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Coping with Grief and Loss During the Holiday Season

//Coping with Grief and Loss During the Holiday Season

Coping with Grief and Loss During the Holiday Season


By Renee Jenkins, MSW, Oxford Bereavement Coordinator

If you are grieving the loss of a loved one, the holiday season can be a very difficult time. During the holidays, people tend to become acutely aware of the absence of someone they love. Painful feelings may be intensified and loneliness may become more profound. Following are a few suggestions to help you move forward and make the most of the holiday season.

  1. Accept Your Feelings and Acknowledge Your LossAttempting to bypass feelings requires a lot of energy, and it is not a good way to heal grief. If this is your first holiday since the loss, it may be especially important to talk with others and be honest about how you are feeling. Don’t be afraid of tears shed amongst family or with a friend; acknowledging what is in your heart provides relief and a sense of closeness. However you feel, accept it.
  2. Be Good to YourselfRemember that your sadness can drain your energy, which puts your health at risk. Shopping at peak times, attending lots of gatherings and otherwise attempting to “make merry” may increase fatigue and loneliness. This year, you might want to scale back—spending a quiet evening at home, listening to music or writing in a journal may be a more nurturing use of your time.
  3. Listen to Your Inner VoiceYour instincts may tell you that it’s a good day to have a friend over for coffee, or that perhaps you should skip the big New Year’s bash. Pay attention to this inner voice—it’s one of the best friends you have! Intuition may lead you to the perfect person or activity for that moment while keeping you from situations that are not helpful. This is a time to respond to your own needs, not to other’s expectations of you.
  4. Blend New Traditions with OldDecide which of your traditions you want to repeat this year. If an absent loved one was responsible for these traditions, decide to whom you might want to delegate these traditions. Rituals from past holidays may magnify the sense of loss of your friend or family member. Sometimes these traditions may feel comforting; if not, establish a new holiday tradition. Do what feels best to you.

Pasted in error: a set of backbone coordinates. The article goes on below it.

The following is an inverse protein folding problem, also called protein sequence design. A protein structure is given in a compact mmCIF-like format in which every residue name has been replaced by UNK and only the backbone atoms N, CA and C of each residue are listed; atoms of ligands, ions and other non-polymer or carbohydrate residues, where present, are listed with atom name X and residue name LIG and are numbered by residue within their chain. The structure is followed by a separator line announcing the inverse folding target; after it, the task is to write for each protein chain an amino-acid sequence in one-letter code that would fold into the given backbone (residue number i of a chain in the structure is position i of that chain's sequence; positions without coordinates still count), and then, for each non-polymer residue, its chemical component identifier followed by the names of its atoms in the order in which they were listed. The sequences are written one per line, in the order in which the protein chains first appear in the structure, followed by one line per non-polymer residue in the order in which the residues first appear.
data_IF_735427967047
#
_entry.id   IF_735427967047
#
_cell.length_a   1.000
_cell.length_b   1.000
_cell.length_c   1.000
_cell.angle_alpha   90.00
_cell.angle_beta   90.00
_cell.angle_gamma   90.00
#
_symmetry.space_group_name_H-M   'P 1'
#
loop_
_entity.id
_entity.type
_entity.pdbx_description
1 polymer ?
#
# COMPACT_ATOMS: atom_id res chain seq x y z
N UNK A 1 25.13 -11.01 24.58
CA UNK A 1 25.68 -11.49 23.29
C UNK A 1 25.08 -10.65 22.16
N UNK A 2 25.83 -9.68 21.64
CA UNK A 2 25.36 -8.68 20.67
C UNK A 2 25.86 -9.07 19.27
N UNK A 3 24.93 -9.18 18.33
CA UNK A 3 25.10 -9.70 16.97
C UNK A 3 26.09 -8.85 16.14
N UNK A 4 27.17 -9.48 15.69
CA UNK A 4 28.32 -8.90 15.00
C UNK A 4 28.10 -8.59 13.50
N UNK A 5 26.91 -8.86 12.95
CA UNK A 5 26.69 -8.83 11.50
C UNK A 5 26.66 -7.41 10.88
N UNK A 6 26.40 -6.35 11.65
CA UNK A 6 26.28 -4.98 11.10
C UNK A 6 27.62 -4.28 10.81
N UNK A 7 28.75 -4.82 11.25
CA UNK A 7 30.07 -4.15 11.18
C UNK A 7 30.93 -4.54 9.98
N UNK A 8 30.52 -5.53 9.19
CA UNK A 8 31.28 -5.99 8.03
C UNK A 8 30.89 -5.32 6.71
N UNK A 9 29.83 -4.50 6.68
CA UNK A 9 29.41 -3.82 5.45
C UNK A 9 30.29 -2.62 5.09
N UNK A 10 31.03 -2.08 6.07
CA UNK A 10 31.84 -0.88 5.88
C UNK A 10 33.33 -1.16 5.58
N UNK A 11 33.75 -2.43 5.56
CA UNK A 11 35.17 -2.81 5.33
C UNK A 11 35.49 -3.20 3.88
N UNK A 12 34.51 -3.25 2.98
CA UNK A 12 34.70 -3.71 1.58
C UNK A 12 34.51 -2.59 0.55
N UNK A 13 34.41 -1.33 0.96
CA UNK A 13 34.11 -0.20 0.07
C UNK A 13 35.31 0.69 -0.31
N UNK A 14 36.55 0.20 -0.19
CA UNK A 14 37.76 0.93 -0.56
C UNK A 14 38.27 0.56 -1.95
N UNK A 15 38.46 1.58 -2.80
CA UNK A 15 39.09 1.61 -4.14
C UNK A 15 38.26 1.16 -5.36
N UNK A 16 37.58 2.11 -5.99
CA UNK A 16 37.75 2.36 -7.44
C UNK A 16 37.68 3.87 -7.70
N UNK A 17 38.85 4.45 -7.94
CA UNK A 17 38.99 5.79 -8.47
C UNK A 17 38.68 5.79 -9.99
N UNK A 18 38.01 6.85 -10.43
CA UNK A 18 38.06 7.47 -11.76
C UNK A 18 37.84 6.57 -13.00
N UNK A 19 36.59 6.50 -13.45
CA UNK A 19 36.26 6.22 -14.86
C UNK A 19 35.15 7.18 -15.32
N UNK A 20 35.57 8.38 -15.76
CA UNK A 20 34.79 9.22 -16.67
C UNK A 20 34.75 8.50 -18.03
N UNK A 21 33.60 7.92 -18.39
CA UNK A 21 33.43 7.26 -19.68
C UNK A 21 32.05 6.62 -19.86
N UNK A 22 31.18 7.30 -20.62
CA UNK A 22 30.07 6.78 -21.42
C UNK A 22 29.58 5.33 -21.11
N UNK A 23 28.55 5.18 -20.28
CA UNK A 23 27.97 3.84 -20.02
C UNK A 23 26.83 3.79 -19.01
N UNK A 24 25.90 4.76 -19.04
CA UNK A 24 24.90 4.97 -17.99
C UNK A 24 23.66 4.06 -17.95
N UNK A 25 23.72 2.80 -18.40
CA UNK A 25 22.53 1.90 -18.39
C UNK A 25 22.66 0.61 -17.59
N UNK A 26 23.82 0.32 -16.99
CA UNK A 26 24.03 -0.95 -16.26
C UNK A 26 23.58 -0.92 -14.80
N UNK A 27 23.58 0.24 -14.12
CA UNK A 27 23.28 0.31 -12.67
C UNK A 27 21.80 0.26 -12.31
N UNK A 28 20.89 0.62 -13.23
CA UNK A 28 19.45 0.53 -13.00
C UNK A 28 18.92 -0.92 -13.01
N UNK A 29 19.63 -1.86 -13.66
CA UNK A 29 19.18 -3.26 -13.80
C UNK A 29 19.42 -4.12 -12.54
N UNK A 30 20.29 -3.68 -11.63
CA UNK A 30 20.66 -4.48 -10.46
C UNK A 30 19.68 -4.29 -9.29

5. Make It Okay to be AloneWhile isolating yourself from others is not recommended, there are many times when solitude can be vital and deeply satisfying. Explore being alone and find out what is most compelling to do during your alone time. Loneliness can be triggered by the idea that “everyone else” is out having a good time, but use this quiet time to remember and think of the special people in your life.
  1. If Children are Part of Your Holidays – Focus on the KidsChildren, especially those younger than 13, grieve in a more intermittent way than adults. This is why they are still so excited to celebrate the holiday season. Children may be more interested in traditions and festivities than the adult members of your family this year. Ask your family members and friends to help provide that “holiday spirit” for the children in your family. Children need not be shielded from your times of sadness; their own grief is more understandable to them if they can see that you share the same feelings.

You are always welcome to join Oxford for our Grief Support Groups available in Southwest Missouri. You can also contact our Bereavement Department at

(417) 883-7500 for more information. If you live outside of Southwest Missouri and would like more information about a Grief Support Group near you, please visit www.griefshare.org

2018-10-18T14:20:05+00:00Posted on Thursday, November 19, 2015|Bereavement|